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How anyone fixed their hypothyroidism by supplementing with vitamin D? If so, by how much?

Answered on August 19, 2014
Created December 17, 2012 at 7:53 PM

I have mild hypothyroidism with TSH ranging from 4.5 to 7.5. My T3s and T4s were only measured only once and it was found that my T3s were slightly below normal. During the past few years my vitamin D levels in my blood (25-hydroxyvitamin D )have ranged from 32 to 49 ng/ml. I got my levels up to 49 ng/ml by taking 1500 IU of vitamin D per day...and moving to Southern Florida probably helped too :-) But even with vitamin levels at 49 ng/ml, my TSH is at 5.9.

Has anyone managed to fix their hypothyroidism with vitamin D? And if so, much much do you supplement per day and what are your current blood levels of 25-hydroxyvitamin D?

Cheers!

8634d4988ced45a68e2a79e69cc01835

(1617)

on December 17, 2012
at 08:07 PM

I have hypothyroidism, and get loads of vitamin D. I don't remember what my levels were last time I was tested, unfortunately.

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75d65450b6ff0be7b969fb321f1200ac

(2506)

on December 17, 2012
at 09:48 PM

Although without question having robust vitamin D blood levels is something everyone should strive for I don't see any connection between vitamin D and hypothyroidism. Hypothyroidism is typically caused by an autoimmune disease (Hashimoto's) or an iodine deficiency. Yet there are millions out there who have only subclinical hypothyroidism where there is a mildly elevated TSH and normal-ish thyroid hormone levels, yet experience no overt hypothyroid symptoms. I would think iodine deficiency might be a likely cause of subclinical hypothyroidism since most of these suffers do not worsen and become fully hypothyroid. Of course the presence of anti-thyroid antibodies means Hashimoto's.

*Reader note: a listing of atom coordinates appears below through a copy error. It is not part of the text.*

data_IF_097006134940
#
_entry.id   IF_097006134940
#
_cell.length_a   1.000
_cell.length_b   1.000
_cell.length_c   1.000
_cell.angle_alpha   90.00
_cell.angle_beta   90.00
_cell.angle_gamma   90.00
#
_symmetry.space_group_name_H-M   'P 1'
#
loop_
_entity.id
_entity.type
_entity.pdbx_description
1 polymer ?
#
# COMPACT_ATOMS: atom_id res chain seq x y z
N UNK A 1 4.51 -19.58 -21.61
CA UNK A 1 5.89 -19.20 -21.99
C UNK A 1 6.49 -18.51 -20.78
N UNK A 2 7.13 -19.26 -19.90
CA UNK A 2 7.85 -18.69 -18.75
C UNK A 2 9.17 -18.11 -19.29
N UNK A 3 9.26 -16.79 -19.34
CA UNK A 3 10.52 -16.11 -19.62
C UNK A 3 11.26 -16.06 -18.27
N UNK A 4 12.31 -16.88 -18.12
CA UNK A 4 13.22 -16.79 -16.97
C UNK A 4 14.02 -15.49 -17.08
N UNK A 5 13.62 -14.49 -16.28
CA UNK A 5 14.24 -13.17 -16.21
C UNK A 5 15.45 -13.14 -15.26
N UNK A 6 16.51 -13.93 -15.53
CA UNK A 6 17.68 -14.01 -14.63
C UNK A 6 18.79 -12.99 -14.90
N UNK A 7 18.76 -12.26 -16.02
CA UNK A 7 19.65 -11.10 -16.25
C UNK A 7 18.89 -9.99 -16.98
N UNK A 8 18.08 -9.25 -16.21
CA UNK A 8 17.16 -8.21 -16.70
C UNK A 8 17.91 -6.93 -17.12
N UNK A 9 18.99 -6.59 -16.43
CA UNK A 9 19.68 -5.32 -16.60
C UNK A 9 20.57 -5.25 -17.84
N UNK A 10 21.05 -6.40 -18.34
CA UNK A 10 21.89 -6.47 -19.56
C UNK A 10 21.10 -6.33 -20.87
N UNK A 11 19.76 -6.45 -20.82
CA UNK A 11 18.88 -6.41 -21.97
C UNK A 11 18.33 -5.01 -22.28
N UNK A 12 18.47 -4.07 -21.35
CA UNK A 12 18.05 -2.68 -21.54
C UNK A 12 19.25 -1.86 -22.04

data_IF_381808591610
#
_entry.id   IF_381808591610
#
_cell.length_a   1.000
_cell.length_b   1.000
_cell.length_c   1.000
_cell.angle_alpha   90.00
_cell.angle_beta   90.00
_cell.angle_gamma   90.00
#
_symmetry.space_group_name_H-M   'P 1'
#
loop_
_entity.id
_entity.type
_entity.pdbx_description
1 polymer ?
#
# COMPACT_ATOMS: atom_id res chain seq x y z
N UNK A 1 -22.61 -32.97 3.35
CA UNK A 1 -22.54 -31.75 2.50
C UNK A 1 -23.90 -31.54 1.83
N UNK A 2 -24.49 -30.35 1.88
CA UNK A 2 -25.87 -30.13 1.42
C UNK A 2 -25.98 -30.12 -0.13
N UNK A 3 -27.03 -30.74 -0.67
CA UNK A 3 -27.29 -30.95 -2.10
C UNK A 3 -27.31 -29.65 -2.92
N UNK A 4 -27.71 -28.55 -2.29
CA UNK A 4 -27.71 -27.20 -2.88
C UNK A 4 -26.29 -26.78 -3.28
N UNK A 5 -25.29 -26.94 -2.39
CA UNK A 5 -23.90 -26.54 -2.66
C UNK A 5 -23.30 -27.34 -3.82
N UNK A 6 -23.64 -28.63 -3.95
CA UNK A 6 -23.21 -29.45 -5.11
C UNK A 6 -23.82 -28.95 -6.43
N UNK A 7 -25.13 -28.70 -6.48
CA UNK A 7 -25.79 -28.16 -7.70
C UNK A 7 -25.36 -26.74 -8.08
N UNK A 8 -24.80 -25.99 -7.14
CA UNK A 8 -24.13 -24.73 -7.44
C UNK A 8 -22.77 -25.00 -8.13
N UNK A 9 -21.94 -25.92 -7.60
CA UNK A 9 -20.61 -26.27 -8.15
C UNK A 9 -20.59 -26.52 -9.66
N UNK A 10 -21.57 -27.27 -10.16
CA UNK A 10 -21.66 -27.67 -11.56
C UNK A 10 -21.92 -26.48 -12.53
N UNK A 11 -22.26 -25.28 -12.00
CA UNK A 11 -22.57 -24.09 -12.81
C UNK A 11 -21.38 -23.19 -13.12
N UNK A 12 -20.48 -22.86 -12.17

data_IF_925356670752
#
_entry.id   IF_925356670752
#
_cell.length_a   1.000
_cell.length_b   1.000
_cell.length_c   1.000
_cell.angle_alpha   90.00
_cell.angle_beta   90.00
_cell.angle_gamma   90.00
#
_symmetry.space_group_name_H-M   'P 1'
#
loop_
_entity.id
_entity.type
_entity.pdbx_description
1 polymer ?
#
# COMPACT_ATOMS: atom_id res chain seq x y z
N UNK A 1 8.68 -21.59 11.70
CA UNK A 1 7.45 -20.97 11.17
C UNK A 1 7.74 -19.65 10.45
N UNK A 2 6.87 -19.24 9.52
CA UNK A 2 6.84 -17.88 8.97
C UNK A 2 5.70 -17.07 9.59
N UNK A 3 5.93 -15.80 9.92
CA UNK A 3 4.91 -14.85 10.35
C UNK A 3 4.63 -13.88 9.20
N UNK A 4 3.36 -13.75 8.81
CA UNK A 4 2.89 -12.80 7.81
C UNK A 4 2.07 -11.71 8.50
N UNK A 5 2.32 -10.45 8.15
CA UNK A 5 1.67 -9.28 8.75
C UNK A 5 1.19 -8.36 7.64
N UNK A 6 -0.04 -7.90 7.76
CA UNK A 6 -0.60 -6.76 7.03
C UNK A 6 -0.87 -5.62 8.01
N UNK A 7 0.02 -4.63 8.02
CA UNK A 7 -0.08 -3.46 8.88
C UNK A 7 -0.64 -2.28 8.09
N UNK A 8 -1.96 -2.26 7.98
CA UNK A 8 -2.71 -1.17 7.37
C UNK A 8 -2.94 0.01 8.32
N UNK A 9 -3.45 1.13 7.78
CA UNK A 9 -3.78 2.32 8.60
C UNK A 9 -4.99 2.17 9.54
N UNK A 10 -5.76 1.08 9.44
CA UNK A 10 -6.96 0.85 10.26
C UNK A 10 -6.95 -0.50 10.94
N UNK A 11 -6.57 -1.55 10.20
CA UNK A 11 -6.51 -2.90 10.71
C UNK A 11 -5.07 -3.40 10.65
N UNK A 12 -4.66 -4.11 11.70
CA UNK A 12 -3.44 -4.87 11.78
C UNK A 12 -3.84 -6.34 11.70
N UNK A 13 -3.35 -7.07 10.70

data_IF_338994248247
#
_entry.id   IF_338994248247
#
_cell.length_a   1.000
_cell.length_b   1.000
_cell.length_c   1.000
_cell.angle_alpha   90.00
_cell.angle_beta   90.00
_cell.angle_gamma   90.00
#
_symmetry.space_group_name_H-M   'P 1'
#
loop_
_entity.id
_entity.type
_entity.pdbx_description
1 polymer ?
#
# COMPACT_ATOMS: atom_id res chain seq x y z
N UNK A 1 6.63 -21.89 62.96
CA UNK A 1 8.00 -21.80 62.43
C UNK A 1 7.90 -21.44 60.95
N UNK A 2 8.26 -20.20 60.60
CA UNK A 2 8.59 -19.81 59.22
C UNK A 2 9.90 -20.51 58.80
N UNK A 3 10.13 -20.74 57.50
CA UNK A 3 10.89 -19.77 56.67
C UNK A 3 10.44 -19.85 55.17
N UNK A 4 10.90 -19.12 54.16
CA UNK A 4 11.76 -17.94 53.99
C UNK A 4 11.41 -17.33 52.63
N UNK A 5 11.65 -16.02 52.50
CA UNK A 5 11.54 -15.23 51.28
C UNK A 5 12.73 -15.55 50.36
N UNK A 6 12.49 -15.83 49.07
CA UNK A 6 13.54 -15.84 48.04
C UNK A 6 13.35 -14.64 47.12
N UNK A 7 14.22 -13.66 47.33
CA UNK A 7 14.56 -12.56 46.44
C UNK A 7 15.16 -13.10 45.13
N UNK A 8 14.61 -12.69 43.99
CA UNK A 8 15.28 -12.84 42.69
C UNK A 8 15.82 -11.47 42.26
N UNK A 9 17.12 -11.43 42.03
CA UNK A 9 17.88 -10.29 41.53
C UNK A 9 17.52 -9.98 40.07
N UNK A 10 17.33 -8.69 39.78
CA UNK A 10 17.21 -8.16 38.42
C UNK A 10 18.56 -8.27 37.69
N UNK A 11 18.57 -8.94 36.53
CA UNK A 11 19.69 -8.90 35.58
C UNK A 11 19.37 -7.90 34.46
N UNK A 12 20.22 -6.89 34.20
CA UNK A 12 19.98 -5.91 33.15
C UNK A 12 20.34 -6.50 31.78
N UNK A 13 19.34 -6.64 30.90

BTW, I am also in the same boat as you. My TSH is in the 5.x range. I feel fine and so my doctor only wants to monitor the situation every few months rather than offer treatment.

_Lazza

PS - in addition I suppose a selenium deficiency and/or zinc deficiency might also contribute to a thyroid not operating normally. If vitamin D is required for the absorption of selenium, zinc and/or iodine I can then see why vitamin D would be important to hypothyroid sufferers.

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